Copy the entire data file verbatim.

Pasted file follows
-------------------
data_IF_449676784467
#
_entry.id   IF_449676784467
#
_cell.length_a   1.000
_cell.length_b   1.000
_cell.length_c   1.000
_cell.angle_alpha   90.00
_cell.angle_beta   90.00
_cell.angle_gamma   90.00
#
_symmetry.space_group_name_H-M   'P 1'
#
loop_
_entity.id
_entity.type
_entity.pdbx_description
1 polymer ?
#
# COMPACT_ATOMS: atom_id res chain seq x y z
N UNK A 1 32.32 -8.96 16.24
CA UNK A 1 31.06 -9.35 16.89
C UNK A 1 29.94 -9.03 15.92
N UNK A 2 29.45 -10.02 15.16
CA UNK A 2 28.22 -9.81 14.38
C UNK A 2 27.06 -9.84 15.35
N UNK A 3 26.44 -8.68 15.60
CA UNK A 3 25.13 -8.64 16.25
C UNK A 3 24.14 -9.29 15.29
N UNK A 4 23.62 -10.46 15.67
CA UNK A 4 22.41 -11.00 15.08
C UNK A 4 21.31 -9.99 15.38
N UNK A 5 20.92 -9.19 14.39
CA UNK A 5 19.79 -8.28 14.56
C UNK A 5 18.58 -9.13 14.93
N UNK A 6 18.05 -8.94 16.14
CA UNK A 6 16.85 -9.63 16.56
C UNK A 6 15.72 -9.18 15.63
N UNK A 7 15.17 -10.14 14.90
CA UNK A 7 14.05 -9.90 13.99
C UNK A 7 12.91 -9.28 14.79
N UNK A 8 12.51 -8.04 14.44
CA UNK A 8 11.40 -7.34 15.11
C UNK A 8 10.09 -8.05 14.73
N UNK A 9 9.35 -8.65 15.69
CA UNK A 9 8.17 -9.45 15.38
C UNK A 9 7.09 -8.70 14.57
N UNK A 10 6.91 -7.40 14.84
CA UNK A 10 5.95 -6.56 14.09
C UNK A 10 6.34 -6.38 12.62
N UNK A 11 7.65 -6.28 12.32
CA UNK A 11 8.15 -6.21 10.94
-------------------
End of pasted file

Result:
data_IF_449676784467
#
_entry.id   IF_449676784467
#
_cell.length_a   1.000
_cell.length_b   1.000
_cell.length_c   1.000
_cell.angle_alpha   90.00
_cell.angle_beta   90.00
_cell.angle_gamma   90.00
#
_symmetry.space_group_name_H-M   'P 1'
#
loop_
_entity.id
_entity.type
_entity.pdbx_description
1 polymer ?
#
# COMPACT_ATOMS: atom_id res chain seq x y z
N UNK A 1 32.32 -8.96 16.24
CA UNK A 1 31.06 -9.35 16.89
C UNK A 1 29.94 -9.03 15.92
N UNK A 2 29.45 -10.02 15.16
CA UNK A 2 28.22 -9.81 14.38
C UNK A 2 27.06 -9.84 15.35
N UNK A 3 26.44 -8.68 15.60
CA UNK A 3 25.13 -8.64 16.25
C UNK A 3 24.14 -9.29 15.29
N UNK A 4 23.62 -10.46 15.67
CA UNK A 4 22.41 -11.00 15.08
C UNK A 4 21.31 -9.99 15.38
N UNK A 5 20.92 -9.19 14.39
CA UNK A 5 19.79 -8.28 14.56
C UNK A 5 18.58 -9.13 14.93
N UNK A 6 18.05 -8.94 16.14
CA UNK A 6 16.85 -9.63 16.56
C UNK A 6 15.72 -9.18 15.63
N UNK A 7 15.17 -10.14 14.90
CA UNK A 7 14.05 -9.90 13.99
C UNK A 7 12.91 -9.28 14.79
N UNK A 8 12.51 -8.04 14.44
CA UNK A 8 11.40 -7.34 15.11
C UNK A 8 10.09 -8.05 14.73
N UNK A 9 9.35 -8.65 15.69
CA UNK A 9 8.17 -9.45 15.38
C UNK A 9 7.09 -8.70 14.57
N UNK A 10 6.91 -7.40 14.84
CA UNK A 10 5.95 -6.56 14.09
C UNK A 10 6.34 -6.38 12.62
N UNK A 11 7.65 -6.28 12.32
CA UNK A 11 8.15 -6.21 10.94